Dynamic remodeling of in-group bias during the 2008 presidential election

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Citation: David G Rand, Thomas Pfeiffer, Anna Dreber, Rachel W Sheketoff, Nils C Wernerfelt, Yochai Benkler (2009) Dynamic remodeling of in-group bias during the 2008 presidential election. Proceedings of the National Academy of Sciences (RSS)

Tagged: Economics (RSS) biology (RSS), cooperation (RSS), gametheory (RSS), socialdilemnas (RSS), economicgames (RSS)


Rand et al. try to explore the way that in-group favoritism can change over time. Previous work on cooperation and evolutionary approaches to understanding cooperative behavior had suggested that in-group favoritism plays an important role in the development of cooperation. However, in a dynamic environment, it had been suggested that groups will need to respond to new conflicts and alliances and, one would expect, would have a more dynamic set of understandings of in-group favoritism.

Rand and his colleagues tested this through behavioral economic games/social dilemmas using democratic voters in Massachusetts in the run up to the 2008 election. Over a period of time in the year before the election, the researchers had democrats play a series of dictator games where each person was asked to divide $6 between themselves and a player who was identified as either being for Barrack Obama or Hilary Clinton. Indeed, they find an ingroup bias in that Obama supporters will give more money to other Obama supporters.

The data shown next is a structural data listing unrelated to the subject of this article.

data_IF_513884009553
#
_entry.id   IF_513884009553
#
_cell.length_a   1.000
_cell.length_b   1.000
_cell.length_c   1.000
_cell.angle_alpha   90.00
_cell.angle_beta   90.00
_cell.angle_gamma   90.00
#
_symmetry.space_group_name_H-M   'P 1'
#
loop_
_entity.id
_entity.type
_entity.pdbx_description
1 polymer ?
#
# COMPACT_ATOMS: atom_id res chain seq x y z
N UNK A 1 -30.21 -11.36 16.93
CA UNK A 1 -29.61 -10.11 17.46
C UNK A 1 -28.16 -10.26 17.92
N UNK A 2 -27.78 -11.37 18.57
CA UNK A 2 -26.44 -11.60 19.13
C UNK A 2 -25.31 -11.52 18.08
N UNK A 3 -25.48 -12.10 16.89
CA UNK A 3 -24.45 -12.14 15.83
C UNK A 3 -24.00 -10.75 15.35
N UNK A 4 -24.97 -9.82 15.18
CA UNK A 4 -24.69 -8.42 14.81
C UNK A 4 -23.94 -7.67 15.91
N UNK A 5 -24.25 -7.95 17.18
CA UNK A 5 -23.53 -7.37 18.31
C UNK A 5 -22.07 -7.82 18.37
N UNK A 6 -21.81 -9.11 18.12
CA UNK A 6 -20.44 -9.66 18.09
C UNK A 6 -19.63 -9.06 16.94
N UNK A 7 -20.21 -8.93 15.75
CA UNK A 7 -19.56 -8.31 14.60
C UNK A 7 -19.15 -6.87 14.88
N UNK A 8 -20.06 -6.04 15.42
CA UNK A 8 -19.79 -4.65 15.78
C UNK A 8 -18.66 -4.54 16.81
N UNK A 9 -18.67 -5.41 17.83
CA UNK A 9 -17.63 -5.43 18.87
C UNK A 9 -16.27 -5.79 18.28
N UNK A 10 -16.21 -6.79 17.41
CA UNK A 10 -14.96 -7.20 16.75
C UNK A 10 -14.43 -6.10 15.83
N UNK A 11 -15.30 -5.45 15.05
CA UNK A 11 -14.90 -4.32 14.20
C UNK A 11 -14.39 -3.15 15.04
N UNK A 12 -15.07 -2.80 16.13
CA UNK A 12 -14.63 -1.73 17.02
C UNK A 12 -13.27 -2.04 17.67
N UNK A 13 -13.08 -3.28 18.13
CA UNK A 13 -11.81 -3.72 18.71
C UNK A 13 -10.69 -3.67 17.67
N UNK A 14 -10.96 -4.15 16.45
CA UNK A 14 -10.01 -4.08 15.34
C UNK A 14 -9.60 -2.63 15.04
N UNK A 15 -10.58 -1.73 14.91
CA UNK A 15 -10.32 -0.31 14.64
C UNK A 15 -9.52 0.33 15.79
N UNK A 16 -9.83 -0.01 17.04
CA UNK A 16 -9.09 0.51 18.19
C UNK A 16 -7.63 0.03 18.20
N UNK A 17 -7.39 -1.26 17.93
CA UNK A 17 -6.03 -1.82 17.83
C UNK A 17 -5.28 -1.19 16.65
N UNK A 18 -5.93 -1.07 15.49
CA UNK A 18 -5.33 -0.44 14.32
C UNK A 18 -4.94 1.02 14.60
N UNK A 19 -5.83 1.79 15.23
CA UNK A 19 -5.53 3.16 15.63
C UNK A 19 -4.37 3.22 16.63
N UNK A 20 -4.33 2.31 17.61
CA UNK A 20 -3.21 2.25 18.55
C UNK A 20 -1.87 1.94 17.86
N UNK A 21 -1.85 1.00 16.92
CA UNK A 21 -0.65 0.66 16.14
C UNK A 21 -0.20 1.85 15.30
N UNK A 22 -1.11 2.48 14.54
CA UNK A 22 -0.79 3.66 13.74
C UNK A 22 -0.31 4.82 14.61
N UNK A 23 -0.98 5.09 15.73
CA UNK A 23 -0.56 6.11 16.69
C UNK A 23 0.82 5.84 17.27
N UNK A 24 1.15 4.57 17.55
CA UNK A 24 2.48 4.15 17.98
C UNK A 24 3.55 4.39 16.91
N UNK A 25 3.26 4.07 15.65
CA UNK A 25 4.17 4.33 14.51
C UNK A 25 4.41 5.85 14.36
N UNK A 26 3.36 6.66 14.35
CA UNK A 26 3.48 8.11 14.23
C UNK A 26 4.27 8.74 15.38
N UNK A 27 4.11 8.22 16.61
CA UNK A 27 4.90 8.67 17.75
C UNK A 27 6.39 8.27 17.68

They found that after Clinton had conceded to Obama, Democrats were more generous toward supporter of their preferred candidate as compared to the competitor. This bias persisted up through the end of August until the Democratic National Convention in early September when it disappeared. The results show a strong gender effect in that the bias shown seems to only be present in men in the study, and not in woman. The authors suggest that this is a good real-world example of the dynamic nature of deep in-group favoritism biases and suggests that the ability to negotiate these biases reasonably quickly is (a) one reason that Obama won the election and (b) evidence of a more fundamental evolutionary trait.